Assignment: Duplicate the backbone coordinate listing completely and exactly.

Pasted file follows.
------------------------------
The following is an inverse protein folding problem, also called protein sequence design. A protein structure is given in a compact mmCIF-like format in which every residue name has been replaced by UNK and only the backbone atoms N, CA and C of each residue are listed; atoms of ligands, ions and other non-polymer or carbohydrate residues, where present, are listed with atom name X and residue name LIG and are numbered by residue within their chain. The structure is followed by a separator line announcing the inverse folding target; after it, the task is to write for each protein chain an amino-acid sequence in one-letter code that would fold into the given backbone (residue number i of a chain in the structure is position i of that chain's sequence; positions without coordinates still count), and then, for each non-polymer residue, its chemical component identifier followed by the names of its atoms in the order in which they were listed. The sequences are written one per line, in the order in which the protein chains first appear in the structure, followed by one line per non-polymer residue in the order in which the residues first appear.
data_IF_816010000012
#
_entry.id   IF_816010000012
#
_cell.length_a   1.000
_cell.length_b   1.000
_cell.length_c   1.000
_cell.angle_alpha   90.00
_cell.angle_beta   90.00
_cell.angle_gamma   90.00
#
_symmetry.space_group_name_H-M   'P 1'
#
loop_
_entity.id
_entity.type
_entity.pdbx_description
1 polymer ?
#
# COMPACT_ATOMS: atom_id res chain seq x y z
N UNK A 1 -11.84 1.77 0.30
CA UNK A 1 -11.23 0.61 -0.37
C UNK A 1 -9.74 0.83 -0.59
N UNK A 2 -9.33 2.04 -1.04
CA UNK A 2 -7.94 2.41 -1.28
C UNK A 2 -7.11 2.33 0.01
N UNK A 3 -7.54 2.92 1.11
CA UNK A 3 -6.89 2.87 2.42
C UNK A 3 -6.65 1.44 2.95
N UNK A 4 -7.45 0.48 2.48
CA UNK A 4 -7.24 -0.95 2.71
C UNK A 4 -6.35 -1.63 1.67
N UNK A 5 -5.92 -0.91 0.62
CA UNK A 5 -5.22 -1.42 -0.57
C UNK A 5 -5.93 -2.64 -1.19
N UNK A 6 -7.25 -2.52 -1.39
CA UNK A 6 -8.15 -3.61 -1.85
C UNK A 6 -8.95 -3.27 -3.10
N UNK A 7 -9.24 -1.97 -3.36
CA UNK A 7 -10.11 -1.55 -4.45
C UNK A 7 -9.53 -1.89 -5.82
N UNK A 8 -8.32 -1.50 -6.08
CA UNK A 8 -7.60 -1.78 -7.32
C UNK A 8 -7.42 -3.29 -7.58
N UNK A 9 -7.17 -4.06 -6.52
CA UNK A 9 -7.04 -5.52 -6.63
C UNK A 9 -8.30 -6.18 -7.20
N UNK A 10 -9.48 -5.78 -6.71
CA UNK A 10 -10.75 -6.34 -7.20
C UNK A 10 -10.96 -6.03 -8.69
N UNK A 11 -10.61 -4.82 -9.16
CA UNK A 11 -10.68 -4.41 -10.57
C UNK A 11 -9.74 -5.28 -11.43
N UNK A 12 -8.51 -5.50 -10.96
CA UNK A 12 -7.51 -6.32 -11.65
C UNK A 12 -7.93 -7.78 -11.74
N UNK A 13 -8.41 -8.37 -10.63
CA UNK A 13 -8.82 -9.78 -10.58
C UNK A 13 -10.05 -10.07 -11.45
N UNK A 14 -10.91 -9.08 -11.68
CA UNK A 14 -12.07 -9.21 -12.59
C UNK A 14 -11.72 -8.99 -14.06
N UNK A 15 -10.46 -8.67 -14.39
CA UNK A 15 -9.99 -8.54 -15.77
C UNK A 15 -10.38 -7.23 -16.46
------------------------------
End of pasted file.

The following is an inverse protein folding problem, also called protein sequence design. A protein structure is given in a compact mmCIF-like format in which every residue name has been replaced by UNK and only the backbone atoms N, CA and C of each residue are listed; atoms of ligands, ions and other non-polymer or carbohydrate residues, where present, are listed with atom name X and residue name LIG and are numbered by residue within their chain. The structure is followed by a separator line announcing the inverse folding target; after it, the task is to write for each protein chain an amino-acid sequence in one-letter code that would fold into the given backbone (residue number i of a chain in the structure is position i of that chain's sequence; positions without coordinates still count), and then, for each non-polymer residue, its chemical component identifier followed by the names of its atoms in the order in which they were listed. The sequences are written one per line, in the order in which the protein chains first appear in the structure, followed by one line per non-polymer residue in the order in which the residues first appear.
data_IF_816010000012
#
_entry.id   IF_816010000012
#
_cell.length_a   1.000
_cell.length_b   1.000
_cell.length_c   1.000
_cell.angle_alpha   90.00
_cell.angle_beta   90.00
_cell.angle_gamma   90.00
#
_symmetry.space_group_name_H-M   'P 1'
#
loop_
_entity.id
_entity.type
_entity.pdbx_description
1 polymer ?
#
# COMPACT_ATOMS: atom_id res chain seq x y z
N UNK A 1 -11.84 1.77 0.30
CA UNK A 1 -11.23 0.61 -0.37
C UNK A 1 -9.74 0.83 -0.59
N UNK A 2 -9.33 2.04 -1.04
CA UNK A 2 -7.94 2.41 -1.28
C UNK A 2 -7.11 2.33 0.01
N UNK A 3 -7.54 2.92 1.11
CA UNK A 3 -6.89 2.87 2.42
C UNK A 3 -6.65 1.44 2.95
N UNK A 4 -7.45 0.48 2.48
CA UNK A 4 -7.24 -0.95 2.71
C UNK A 4 -6.35 -1.63 1.67
N UNK A 5 -5.92 -0.91 0.62
CA UNK A 5 -5.22 -1.42 -0.57
C UNK A 5 -5.93 -2.64 -1.19
N UNK A 6 -7.25 -2.52 -1.39
CA UNK A 6 -8.15 -3.61 -1.85
C UNK A 6 -8.95 -3.27 -3.10
N UNK A 7 -9.24 -1.97 -3.36
CA UNK A 7 -10.11 -1.55 -4.45
C UNK A 7 -9.53 -1.89 -5.82
N UNK A 8 -8.32 -1.50 -6.08
CA UNK A 8 -7.60 -1.78 -7.32
C UNK A 8 -7.42 -3.29 -7.58
N UNK A 9 -7.17 -4.06 -6.52
CA UNK A 9 -7.04 -5.52 -6.63
C UNK A 9 -8.30 -6.18 -7.20
N UNK A 10 -9.48 -5.78 -6.71
CA UNK A 10 -10.75 -6.34 -7.20
C UNK A 10 -10.96 -6.03 -8.69
N UNK A 11 -10.61 -4.82 -9.16
CA UNK A 11 -10.68 -4.41 -10.57
C UNK A 11 -9.74 -5.28 -11.43
N UNK A 12 -8.51 -5.50 -10.96
CA UNK A 12 -7.51 -6.32 -11.65
C UNK A 12 -7.93 -7.78 -11.74
N UNK A 13 -8.41 -8.37 -10.63
CA UNK A 13 -8.82 -9.78 -10.58
C UNK A 13 -10.05 -10.07 -11.45
N UNK A 14 -10.91 -9.08 -11.68
CA UNK A 14 -12.07 -9.21 -12.59
C UNK A 14 -11.72 -8.99 -14.06
N UNK A 15 -10.46 -8.67 -14.39
CA UNK A 15 -9.99 -8.54 -15.77
C UNK A 15 -10.38 -7.23 -16.46